Havre de Grace Colored School
Backstory and Context
In 1910, Harford County Public Schools erected Havre de Grace Colored School at Stokes and Alliance Streets to educate primary school age black children through grade 8. High schools for white students existed in Harford County since 1896 so this was the county's first school for students of color. In 1920, Dennis W. Nobel, Mr. Abel Cromwell and Mrs. Blanch Casswell began to teach high school level classes at the elementary school without pay or compensation from the county. During 1924 the creation of a county wide Parent Teacher Association for colored schools was created, which would play a pivotal role in the creation of Havre de Grace Colored School.
In 1930, as a result of the PTA efforts Harford County built the first public high school for African American students. The newly established Havre de Grace Colored School consisted of a small four room brick structure, an addition that was added to the existing 1910 white framed elementary school. This new section initially housed 34 students, the basement contained a library and recreation room. Although they had a new building, they relied on damaged and used books from white students. On June 12, 1932 Havre de Grace Colored School held its first commencement with 10 graduates.
From 1930 to 1954 Havre de Grace Colored School served African American students in Harford County. When the school first opened transportation was nonexistent. Students who attended the school walked, some further than others. In 1936 a bus system was offered and by the early 1940’s transportation was readily available. The availability of transportation led to an increase in students, leaving the small schoolhouse overcrowded. Due to overcrowding, classes were held at a variety of locations, including the Chesapeake Lodge 314 of the Improved Benevolent Protective Order of Elks. Music classes, assemblies, and industrial art classes occurred at the St. Mathew African Union Methodist Protestant church across the street, which also served as the school’s auditorium. There was also a building located on Freedom Lane that was used for grades 1,2, and 3.
In 1930 the Harford County School Board chose Baltimore native Leon S. Roye as the high school principal. As a result, Mr. Roye held distinction as the first African American principal in Harford County. He served as the principal from 1930 to 1954, and when Havre de Grace Consolidated opened, he became the principal there. Mr. Roye was member of the Omega Psi Phi fraternity where he became a close friend and fraternity brother with Langston Hughes. Students at the Colored School were privileged to have Langston Hughes an African American poet, novelist, playwright, and social activist present in the hallways on occasion. Mr. Roye was respected tremendously and helped create the dedicated culture that surround Havre de Grace Colored School. Mr. Roye, the teachers, and the parents genuinely cared for the students, and intended to prepare them for the rigors of the real world. Although teachers at Havre de Grace Colored School were paid less than teachers in the surrounding areas many alumni would return to the school to teach.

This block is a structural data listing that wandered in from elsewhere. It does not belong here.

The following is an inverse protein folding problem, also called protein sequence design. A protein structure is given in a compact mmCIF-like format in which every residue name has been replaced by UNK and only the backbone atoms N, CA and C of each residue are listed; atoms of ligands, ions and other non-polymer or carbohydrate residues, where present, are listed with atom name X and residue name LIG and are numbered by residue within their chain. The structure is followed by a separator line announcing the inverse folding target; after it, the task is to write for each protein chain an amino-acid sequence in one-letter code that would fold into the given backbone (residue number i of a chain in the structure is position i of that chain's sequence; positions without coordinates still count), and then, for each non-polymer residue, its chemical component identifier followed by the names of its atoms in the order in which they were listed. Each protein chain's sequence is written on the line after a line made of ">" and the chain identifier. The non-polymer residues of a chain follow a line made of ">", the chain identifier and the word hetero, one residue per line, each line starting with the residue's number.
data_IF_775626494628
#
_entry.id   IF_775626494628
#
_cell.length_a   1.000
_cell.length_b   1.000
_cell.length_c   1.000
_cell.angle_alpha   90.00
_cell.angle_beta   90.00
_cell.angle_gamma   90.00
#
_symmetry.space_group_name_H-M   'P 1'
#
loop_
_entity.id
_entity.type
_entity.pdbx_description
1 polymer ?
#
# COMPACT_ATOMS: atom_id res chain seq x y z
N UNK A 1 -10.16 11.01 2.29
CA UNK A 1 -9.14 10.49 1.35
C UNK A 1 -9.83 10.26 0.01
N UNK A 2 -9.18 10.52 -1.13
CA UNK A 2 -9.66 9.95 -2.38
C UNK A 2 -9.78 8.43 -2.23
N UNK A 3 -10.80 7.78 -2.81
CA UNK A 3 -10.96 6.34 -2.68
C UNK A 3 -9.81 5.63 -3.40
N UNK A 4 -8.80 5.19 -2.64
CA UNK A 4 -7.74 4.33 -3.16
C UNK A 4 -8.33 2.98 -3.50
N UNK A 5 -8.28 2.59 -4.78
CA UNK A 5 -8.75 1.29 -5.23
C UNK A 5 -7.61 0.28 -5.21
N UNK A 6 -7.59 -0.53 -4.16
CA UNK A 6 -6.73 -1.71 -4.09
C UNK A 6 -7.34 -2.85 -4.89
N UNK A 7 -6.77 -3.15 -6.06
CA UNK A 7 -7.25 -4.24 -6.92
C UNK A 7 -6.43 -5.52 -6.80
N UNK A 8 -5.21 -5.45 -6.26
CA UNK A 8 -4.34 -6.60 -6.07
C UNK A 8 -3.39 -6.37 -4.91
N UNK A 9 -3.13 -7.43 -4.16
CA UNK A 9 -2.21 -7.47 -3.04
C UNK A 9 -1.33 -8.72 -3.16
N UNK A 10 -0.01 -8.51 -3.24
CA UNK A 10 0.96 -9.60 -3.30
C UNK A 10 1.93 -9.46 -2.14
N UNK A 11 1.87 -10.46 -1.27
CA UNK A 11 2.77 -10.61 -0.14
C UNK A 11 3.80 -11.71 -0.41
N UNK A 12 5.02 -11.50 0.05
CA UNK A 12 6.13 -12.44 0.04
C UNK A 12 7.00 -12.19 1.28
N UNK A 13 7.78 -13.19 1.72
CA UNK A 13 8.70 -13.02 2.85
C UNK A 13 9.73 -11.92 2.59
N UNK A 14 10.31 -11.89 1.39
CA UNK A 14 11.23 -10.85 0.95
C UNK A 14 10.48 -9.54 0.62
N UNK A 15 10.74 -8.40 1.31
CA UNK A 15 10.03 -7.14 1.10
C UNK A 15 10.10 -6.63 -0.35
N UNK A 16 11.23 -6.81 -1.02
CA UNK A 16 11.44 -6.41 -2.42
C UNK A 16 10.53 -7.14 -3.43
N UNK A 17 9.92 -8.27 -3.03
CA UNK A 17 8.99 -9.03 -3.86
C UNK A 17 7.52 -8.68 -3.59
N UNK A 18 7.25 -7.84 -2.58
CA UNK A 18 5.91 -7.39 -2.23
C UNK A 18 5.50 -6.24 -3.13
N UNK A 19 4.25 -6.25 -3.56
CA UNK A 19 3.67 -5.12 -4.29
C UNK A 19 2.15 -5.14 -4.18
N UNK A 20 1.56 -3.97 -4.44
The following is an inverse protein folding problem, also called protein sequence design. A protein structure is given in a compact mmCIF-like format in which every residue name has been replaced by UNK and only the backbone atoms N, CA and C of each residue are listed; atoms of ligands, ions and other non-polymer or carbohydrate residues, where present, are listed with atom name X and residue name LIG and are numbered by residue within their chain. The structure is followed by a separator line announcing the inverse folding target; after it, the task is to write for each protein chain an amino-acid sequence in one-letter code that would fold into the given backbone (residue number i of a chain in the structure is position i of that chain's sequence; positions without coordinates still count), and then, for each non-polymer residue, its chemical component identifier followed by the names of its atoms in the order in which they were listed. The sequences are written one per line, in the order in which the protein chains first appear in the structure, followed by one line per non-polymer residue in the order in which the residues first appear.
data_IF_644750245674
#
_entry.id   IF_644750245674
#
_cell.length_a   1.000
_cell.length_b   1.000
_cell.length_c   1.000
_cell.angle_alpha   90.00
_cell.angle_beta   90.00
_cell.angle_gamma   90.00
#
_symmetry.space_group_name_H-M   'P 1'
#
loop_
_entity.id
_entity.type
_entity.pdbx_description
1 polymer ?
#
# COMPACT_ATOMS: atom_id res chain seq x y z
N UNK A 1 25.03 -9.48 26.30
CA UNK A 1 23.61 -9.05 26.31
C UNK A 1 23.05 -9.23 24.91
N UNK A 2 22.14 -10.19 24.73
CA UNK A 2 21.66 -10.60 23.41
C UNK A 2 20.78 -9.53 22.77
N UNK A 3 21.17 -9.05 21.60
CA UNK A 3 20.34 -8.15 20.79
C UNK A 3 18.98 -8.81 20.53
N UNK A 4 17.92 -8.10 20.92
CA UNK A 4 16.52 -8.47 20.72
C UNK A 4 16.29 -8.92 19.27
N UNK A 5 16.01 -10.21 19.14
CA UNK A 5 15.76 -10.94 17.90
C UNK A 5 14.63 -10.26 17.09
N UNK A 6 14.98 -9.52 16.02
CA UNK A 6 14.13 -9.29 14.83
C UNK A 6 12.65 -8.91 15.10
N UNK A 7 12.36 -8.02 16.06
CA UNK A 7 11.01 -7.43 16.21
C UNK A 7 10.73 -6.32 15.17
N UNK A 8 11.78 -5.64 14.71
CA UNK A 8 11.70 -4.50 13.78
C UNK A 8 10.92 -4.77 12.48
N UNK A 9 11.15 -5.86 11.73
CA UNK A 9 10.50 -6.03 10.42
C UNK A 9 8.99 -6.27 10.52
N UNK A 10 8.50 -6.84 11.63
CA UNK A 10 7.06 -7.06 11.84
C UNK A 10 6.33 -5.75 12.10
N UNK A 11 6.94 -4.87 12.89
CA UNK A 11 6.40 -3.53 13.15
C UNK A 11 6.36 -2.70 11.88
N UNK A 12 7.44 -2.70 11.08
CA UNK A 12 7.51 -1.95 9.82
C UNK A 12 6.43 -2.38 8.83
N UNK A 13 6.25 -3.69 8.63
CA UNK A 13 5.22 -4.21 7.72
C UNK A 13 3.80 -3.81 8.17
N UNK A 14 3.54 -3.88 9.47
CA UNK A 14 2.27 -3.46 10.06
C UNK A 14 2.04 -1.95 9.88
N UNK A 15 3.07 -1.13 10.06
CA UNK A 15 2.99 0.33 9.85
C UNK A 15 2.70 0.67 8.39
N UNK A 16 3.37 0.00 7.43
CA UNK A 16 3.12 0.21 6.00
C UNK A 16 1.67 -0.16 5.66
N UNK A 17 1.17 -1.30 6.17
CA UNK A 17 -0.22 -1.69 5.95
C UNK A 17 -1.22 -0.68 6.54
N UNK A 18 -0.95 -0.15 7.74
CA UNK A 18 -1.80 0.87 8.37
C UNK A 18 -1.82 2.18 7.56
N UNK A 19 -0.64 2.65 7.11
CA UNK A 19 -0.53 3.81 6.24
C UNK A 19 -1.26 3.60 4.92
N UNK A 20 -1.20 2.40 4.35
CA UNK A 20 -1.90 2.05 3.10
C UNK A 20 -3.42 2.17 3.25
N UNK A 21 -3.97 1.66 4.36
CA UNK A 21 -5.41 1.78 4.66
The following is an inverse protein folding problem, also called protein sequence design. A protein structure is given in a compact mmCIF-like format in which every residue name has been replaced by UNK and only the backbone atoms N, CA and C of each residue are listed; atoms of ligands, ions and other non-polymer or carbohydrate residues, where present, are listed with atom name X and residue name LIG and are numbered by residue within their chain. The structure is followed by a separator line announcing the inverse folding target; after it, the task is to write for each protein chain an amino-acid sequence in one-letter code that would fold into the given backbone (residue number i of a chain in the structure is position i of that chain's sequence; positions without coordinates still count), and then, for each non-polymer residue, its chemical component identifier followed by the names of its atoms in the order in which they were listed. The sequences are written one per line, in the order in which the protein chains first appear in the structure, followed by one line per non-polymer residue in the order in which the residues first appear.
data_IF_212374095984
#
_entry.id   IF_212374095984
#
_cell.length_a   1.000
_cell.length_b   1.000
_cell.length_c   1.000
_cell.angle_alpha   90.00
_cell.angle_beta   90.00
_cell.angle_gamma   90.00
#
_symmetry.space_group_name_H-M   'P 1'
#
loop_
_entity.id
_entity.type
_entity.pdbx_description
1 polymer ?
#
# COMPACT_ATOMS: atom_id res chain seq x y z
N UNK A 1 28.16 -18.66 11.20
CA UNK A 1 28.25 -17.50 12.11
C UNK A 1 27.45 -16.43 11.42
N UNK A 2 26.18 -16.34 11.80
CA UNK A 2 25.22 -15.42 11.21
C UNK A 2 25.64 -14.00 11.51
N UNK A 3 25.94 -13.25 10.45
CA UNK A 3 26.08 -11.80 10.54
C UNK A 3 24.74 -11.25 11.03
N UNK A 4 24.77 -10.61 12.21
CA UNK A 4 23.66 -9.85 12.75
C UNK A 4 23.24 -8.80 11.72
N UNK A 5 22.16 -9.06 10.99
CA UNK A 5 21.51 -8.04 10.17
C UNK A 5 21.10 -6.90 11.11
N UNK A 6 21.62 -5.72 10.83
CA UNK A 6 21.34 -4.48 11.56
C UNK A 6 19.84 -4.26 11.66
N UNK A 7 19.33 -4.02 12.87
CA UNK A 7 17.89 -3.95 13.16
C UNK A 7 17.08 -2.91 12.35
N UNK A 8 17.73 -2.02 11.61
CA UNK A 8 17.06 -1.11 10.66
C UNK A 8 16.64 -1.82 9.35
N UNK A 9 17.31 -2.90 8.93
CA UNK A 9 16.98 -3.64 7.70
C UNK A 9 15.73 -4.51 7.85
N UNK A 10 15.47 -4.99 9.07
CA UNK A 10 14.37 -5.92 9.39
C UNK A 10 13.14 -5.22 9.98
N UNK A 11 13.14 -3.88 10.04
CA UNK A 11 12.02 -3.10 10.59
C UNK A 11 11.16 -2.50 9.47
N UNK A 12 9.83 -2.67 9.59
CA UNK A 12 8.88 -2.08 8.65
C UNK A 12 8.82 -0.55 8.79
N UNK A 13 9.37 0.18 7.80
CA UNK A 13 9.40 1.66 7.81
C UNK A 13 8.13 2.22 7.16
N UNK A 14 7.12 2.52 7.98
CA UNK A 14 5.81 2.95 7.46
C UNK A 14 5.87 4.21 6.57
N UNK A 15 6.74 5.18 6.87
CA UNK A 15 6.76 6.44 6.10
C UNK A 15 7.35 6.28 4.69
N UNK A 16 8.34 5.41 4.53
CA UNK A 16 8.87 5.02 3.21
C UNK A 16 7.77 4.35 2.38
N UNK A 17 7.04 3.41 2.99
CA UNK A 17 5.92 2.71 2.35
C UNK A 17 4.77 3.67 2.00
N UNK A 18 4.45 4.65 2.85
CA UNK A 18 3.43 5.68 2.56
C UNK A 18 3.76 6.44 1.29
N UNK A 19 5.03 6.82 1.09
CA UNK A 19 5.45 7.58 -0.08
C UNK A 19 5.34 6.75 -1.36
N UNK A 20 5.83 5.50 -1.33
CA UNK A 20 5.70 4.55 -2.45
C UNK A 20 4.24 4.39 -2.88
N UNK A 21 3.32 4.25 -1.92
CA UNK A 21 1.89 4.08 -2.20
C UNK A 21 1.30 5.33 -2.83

Havre de Grace Colored School was historically dominant on the sports field. Sports played a significant role at the Havre de Grace Colored School and helped to place the school's sports teams on the map. Athletic facilities were not present, and the students and coaches were very innovative when it came to a place to practice. Student athletes relied on the use of the school's surroundings streets as a makeshift track. Student athletes also trained at the local parks. Havre de Grace Colored School was highly regarded for their athletic prowess; The women’s and men’s track teams were a force to be reckoned with. In 1955 the track team led by Principal Mr. Leon S. Roye did not lose a race at the Penn Relays. The teams won countless State and District championships.
In 1953 superintendent Charles W. Willis, replaced all the colored schools with two consolidated schools (encompassed all grade levels). Central consolidated in Hickory and Havre de Grace Consolidated School in Swan Creek. Students from Havre de Grace Colored School attended Havre de Grace Consolidated School. Shortly after the creation of Havre de Grace Consolidated and Central Consolidated, the U.S. Supreme Court’s landmark decision, Brown v Board of Education of Topeka KS ruled that the state sanctioned segregation of public schools violated the 14th amendment and was therefore unconstitutional. It took Harford County until 1965 to desegregate schools, almost 10 years after the landmark supreme court decision. After the closing of the school all school files, books, and materials were burned and destroyed. Documents are very difficult to find, and it is believed that Harford County wanted to hide the past by completely erasing it.
The site of the Havre de Grace Colored School was turned into a doctor’s office and the interior was completely renovated from the original building. Recently, Cole White led the movement to preserve the school and was able to get members of the community and alumni to buy the school back for $153,000. There are big plans instore for the museum as they hope to restore the interior to the old format of a school building. They also intend to buy the additional surrounding buildings used while the school was active, recreating the full campus.
Cole, Patricia. Harford Countys First High School for Children of Color. Edited by Jim Chrismer, 2017.
"Havre de Grace Colored School." Library of Congress, chroniclingamerica.loc.gov/search/pages/results/? state=&date1=1789&date2=1963&proxtext=havre+de+grace+colored+school&x=14&y=15&dateFilterType=yearRange&rows=20&searchType=basic. Accessed 7 May 2020.
"The History." The Havre de Grace Colored School Foundation, hdgcoloredschool.net/. Accessed 7 May 2020.